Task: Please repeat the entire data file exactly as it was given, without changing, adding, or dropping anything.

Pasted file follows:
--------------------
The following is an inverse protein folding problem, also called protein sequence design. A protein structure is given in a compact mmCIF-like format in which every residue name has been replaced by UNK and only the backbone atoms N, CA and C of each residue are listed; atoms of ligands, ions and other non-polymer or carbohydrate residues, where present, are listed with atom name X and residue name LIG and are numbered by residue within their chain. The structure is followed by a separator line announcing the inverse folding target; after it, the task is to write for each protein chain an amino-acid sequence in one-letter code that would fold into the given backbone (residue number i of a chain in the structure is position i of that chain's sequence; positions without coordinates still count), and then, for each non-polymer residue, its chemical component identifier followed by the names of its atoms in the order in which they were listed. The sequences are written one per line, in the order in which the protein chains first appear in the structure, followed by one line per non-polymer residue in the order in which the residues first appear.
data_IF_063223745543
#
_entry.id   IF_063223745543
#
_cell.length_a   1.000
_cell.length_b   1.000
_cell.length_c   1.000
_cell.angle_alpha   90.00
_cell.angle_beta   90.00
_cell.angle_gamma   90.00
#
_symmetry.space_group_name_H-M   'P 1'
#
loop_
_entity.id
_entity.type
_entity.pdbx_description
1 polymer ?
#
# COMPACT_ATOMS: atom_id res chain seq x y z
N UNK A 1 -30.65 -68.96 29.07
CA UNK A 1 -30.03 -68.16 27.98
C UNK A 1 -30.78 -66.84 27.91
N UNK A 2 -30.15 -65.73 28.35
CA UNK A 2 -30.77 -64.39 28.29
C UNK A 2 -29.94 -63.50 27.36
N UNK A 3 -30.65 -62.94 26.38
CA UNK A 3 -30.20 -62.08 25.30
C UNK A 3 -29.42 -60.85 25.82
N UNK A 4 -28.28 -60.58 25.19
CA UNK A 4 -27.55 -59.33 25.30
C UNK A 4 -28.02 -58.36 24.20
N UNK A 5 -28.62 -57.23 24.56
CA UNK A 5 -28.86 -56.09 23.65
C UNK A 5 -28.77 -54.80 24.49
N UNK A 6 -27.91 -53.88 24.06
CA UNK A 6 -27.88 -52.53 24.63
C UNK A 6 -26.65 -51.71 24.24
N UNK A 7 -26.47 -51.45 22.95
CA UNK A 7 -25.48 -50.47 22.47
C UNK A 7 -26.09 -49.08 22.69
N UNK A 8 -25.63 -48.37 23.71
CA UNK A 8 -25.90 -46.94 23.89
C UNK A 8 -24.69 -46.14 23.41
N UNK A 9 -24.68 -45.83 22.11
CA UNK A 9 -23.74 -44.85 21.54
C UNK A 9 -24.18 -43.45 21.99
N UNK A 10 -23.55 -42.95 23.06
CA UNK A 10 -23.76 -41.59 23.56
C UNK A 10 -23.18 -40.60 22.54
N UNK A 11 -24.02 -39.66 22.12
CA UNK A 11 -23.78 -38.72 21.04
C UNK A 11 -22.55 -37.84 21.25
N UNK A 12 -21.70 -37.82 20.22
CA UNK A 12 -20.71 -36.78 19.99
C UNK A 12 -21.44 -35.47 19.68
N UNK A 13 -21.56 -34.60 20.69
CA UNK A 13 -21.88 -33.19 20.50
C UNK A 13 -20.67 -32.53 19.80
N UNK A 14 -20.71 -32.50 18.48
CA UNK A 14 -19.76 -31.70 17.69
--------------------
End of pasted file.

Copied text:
The following is an inverse protein folding problem, also called protein sequence design. A protein structure is given in a compact mmCIF-like format in which every residue name has been replaced by UNK and only the backbone atoms N, CA and C of each residue are listed; atoms of ligands, ions and other non-polymer or carbohydrate residues, where present, are listed with atom name X and residue name LIG and are numbered by residue within their chain. The structure is followed by a separator line announcing the inverse folding target; after it, the task is to write for each protein chain an amino-acid sequence in one-letter code that would fold into the given backbone (residue number i of a chain in the structure is position i of that chain's sequence; positions without coordinates still count), and then, for each non-polymer residue, its chemical component identifier followed by the names of its atoms in the order in which they were listed. The sequences are written one per line, in the order in which the protein chains first appear in the structure, followed by one line per non-polymer residue in the order in which the residues first appear.
data_IF_063223745543
#
_entry.id   IF_063223745543
#
_cell.length_a   1.000
_cell.length_b   1.000
_cell.length_c   1.000
_cell.angle_alpha   90.00
_cell.angle_beta   90.00
_cell.angle_gamma   90.00
#
_symmetry.space_group_name_H-M   'P 1'
#
loop_
_entity.id
_entity.type
_entity.pdbx_description
1 polymer ?
#
# COMPACT_ATOMS: atom_id res chain seq x y z
N UNK A 1 -30.65 -68.96 29.07
CA UNK A 1 -30.03 -68.16 27.98
C UNK A 1 -30.78 -66.84 27.91
N UNK A 2 -30.15 -65.73 28.35
CA UNK A 2 -30.77 -64.39 28.29
C UNK A 2 -29.94 -63.50 27.36
N UNK A 3 -30.65 -62.94 26.38
CA UNK A 3 -30.20 -62.08 25.30
C UNK A 3 -29.42 -60.85 25.82
N UNK A 4 -28.28 -60.58 25.19
CA UNK A 4 -27.55 -59.33 25.30
C UNK A 4 -28.02 -58.36 24.20
N UNK A 5 -28.62 -57.23 24.56
CA UNK A 5 -28.86 -56.09 23.65
C UNK A 5 -28.77 -54.80 24.49
N UNK A 6 -27.91 -53.88 24.06
CA UNK A 6 -27.88 -52.53 24.63
C UNK A 6 -26.65 -51.71 24.24
N UNK A 7 -26.47 -51.45 22.95
CA UNK A 7 -25.48 -50.47 22.47
C UNK A 7 -26.09 -49.08 22.69
N UNK A 8 -25.63 -48.37 23.71
CA UNK A 8 -25.90 -46.94 23.89
C UNK A 8 -24.69 -46.14 23.41
N UNK A 9 -24.68 -45.83 22.11
CA UNK A 9 -23.74 -44.85 21.54
C UNK A 9 -24.18 -43.45 21.99
N UNK A 10 -23.55 -42.95 23.06
CA UNK A 10 -23.76 -41.59 23.56
C UNK A 10 -23.18 -40.60 22.54
N UNK A 11 -24.02 -39.66 22.12
CA UNK A 11 -23.78 -38.72 21.04
C UNK A 11 -22.55 -37.84 21.25
N UNK A 12 -21.70 -37.82 20.22
CA UNK A 12 -20.71 -36.78 19.99
C UNK A 12 -21.44 -35.47 19.68
N UNK A 13 -21.56 -34.60 20.69
CA UNK A 13 -21.88 -33.19 20.50
C UNK A 13 -20.67 -32.53 19.80
N UNK A 14 -20.71 -32.50 18.48
CA UNK A 14 -19.76 -31.70 17.69